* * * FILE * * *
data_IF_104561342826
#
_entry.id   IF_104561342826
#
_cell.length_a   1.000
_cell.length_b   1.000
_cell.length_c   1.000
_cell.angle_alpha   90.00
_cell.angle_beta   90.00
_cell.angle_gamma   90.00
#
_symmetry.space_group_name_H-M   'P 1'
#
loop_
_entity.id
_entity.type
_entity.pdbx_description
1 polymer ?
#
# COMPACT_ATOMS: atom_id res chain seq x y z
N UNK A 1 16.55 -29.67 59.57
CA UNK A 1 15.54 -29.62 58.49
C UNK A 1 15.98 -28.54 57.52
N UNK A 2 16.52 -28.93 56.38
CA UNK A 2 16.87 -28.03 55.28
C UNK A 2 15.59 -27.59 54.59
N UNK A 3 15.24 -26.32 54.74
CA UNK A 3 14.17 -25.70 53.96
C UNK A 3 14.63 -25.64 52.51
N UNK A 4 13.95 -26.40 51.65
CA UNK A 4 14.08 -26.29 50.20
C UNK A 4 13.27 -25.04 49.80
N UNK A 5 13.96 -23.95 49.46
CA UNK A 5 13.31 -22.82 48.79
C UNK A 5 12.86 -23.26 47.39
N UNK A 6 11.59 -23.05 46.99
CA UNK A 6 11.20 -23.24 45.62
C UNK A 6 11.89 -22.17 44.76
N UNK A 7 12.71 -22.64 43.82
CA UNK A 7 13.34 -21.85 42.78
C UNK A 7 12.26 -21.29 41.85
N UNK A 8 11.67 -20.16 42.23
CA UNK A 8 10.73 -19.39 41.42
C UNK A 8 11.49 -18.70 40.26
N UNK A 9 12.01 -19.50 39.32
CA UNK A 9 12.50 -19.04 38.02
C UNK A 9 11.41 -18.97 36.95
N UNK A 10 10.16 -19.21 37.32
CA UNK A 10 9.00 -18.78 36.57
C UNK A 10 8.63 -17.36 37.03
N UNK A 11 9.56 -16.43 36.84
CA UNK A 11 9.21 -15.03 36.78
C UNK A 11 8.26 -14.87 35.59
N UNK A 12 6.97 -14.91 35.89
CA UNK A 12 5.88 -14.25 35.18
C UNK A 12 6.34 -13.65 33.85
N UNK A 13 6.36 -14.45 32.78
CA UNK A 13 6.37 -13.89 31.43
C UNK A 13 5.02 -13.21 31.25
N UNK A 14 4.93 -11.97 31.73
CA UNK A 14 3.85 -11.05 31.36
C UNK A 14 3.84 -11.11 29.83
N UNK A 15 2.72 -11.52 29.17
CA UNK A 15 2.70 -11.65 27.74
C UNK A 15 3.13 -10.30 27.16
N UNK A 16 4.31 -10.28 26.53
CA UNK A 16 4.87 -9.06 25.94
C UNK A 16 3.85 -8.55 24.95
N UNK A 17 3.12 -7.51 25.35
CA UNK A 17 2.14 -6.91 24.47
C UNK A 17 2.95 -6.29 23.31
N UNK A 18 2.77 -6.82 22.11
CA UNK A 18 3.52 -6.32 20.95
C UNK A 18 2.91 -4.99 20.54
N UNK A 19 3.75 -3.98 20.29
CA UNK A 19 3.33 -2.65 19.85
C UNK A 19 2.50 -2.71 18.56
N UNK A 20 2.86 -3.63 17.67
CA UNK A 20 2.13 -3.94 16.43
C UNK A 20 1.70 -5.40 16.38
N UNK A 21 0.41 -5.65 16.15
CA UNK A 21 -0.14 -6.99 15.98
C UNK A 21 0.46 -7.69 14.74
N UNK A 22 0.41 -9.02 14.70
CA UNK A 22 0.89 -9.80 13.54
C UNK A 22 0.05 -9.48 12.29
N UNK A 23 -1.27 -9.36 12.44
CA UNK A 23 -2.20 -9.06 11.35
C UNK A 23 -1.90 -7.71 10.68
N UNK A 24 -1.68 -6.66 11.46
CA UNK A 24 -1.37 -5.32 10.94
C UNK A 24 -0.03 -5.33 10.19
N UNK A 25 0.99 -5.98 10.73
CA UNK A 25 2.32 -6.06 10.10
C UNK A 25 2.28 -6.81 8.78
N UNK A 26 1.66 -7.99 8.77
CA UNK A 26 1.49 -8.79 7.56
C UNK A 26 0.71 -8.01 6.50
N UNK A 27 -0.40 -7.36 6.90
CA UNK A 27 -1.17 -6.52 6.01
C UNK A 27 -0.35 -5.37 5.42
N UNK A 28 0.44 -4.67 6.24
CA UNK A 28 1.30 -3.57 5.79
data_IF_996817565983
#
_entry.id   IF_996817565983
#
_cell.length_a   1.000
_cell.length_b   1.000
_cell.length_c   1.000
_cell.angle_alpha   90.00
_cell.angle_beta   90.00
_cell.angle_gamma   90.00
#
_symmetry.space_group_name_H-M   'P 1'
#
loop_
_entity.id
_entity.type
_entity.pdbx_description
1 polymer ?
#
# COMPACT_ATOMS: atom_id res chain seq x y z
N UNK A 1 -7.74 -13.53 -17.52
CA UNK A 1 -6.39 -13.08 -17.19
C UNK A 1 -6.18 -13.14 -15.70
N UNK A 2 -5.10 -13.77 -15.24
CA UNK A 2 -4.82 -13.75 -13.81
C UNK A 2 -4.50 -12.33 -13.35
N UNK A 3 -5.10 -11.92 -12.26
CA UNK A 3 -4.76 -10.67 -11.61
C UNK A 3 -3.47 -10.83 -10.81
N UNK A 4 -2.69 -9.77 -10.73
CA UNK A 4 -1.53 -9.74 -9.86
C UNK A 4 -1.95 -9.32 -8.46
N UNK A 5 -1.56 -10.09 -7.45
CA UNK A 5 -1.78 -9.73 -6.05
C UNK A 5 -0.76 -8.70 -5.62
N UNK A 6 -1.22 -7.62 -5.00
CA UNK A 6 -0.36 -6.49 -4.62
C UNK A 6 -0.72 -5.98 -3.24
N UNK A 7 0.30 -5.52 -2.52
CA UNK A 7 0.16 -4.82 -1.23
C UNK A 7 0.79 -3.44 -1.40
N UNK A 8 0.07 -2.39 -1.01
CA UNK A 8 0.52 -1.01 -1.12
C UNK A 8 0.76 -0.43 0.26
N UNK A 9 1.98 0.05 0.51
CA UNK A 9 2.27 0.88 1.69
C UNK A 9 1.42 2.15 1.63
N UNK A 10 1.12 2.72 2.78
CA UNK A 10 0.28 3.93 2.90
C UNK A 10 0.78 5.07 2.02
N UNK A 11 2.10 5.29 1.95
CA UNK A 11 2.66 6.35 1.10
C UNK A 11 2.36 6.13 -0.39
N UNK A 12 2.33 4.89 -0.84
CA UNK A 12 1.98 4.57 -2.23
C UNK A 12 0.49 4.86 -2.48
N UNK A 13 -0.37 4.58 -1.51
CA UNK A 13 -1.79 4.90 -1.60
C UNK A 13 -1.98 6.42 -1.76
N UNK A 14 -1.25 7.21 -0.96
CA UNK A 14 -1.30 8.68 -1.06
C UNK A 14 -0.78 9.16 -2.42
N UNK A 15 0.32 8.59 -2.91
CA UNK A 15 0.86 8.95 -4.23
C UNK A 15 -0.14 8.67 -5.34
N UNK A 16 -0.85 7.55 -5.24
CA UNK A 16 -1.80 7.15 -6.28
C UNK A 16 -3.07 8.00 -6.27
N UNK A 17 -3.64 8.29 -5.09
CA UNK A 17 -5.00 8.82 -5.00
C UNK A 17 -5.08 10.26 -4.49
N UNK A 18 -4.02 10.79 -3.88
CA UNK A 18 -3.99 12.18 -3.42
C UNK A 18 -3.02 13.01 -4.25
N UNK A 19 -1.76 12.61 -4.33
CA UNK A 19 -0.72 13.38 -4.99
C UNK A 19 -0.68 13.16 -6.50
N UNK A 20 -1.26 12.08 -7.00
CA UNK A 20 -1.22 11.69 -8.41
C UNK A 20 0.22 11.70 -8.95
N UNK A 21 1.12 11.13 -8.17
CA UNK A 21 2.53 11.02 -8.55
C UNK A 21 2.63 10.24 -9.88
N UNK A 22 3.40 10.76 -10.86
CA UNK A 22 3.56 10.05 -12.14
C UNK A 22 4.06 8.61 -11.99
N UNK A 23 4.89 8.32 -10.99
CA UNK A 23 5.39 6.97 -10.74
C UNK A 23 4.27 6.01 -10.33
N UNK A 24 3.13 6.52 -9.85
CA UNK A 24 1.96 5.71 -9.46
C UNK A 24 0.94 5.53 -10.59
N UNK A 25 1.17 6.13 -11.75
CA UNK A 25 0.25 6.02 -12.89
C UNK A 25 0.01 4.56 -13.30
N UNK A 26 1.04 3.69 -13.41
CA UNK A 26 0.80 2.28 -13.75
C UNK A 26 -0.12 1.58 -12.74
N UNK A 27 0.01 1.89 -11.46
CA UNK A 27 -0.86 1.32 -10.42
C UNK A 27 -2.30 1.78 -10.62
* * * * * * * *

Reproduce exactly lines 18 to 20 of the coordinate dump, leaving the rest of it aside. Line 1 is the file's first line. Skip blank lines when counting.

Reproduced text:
1 polymer ?
#
# COMPACT_ATOMS: atom_id res chain seq x y z